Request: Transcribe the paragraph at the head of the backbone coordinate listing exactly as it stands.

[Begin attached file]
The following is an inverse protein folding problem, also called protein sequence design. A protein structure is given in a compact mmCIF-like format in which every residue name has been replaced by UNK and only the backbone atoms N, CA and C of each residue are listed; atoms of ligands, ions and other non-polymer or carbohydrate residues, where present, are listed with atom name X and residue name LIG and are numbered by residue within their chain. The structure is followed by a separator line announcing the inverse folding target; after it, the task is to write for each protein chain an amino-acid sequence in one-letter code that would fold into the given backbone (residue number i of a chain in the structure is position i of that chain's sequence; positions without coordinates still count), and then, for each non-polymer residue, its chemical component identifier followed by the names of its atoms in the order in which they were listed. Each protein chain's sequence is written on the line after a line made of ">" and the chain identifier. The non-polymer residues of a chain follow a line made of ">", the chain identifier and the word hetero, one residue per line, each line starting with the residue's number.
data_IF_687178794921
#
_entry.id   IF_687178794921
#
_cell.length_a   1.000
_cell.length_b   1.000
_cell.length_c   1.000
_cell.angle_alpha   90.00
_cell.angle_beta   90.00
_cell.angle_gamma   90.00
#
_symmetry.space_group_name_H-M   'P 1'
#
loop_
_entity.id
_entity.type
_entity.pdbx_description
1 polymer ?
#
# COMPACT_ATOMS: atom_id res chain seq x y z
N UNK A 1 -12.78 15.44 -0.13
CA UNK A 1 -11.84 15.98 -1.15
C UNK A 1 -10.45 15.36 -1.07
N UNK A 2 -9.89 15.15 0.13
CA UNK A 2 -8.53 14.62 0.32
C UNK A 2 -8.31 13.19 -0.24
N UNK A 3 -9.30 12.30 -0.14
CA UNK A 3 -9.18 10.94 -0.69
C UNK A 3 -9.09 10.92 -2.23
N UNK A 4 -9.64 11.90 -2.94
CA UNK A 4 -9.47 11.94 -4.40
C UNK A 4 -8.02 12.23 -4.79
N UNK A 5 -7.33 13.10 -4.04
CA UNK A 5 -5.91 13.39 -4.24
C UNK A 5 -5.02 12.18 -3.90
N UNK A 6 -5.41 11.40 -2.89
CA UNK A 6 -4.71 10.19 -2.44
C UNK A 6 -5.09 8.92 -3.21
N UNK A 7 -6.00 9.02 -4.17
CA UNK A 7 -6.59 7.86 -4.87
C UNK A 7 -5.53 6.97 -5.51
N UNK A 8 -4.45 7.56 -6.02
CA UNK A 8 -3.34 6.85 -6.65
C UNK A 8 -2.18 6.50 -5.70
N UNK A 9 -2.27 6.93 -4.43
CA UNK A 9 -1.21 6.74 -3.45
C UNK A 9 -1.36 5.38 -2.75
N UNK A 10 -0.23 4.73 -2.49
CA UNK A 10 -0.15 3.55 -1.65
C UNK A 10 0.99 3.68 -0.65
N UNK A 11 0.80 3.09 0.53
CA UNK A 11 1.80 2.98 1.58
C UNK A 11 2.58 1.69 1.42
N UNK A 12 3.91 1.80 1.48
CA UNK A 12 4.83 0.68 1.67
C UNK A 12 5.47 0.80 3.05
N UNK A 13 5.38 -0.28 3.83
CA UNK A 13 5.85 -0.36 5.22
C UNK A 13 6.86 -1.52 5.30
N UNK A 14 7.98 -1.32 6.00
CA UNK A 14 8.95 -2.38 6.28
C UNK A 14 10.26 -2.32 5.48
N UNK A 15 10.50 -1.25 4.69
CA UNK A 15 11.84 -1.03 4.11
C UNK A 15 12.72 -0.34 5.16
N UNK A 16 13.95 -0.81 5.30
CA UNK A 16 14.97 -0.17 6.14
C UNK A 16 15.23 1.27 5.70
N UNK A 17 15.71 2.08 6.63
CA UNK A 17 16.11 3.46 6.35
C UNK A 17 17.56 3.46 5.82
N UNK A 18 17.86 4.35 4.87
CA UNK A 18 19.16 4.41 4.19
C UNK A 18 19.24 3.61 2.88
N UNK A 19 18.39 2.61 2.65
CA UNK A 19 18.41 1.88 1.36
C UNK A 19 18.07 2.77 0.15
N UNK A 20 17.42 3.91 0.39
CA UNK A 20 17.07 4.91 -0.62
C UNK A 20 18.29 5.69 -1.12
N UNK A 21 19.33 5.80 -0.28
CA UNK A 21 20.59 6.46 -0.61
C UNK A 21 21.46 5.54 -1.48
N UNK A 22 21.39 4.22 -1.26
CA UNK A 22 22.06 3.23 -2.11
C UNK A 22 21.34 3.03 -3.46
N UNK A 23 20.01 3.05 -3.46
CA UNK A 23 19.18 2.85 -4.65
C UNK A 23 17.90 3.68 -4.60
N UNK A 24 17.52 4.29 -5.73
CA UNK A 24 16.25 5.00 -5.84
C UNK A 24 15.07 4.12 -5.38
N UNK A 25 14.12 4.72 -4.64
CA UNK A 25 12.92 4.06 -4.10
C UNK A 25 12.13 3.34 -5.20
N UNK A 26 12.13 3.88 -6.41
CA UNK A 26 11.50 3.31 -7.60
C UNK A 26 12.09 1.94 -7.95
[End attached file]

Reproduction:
The following is an inverse protein folding problem, also called protein sequence design. A protein structure is given in a compact mmCIF-like format in which every residue name has been replaced by UNK and only the backbone atoms N, CA and C of each residue are listed; atoms of ligands, ions and other non-polymer or carbohydrate residues, where present, are listed with atom name X and residue name LIG and are numbered by residue within their chain. The structure is followed by a separator line announcing the inverse folding target; after it, the task is to write for each protein chain an amino-acid sequence in one-letter code that would fold into the given backbone (residue number i of a chain in the structure is position i of that chain's sequence; positions without coordinates still count), and then, for each non-polymer residue, its chemical component identifier followed by the names of its atoms in the order in which they were listed. Each protein chain's sequence is written on the line after a line made of ">" and the chain identifier. The non-polymer residues of a chain follow a line made of ">", the chain identifier and the word hetero, one residue per line, each line starting with the residue's number.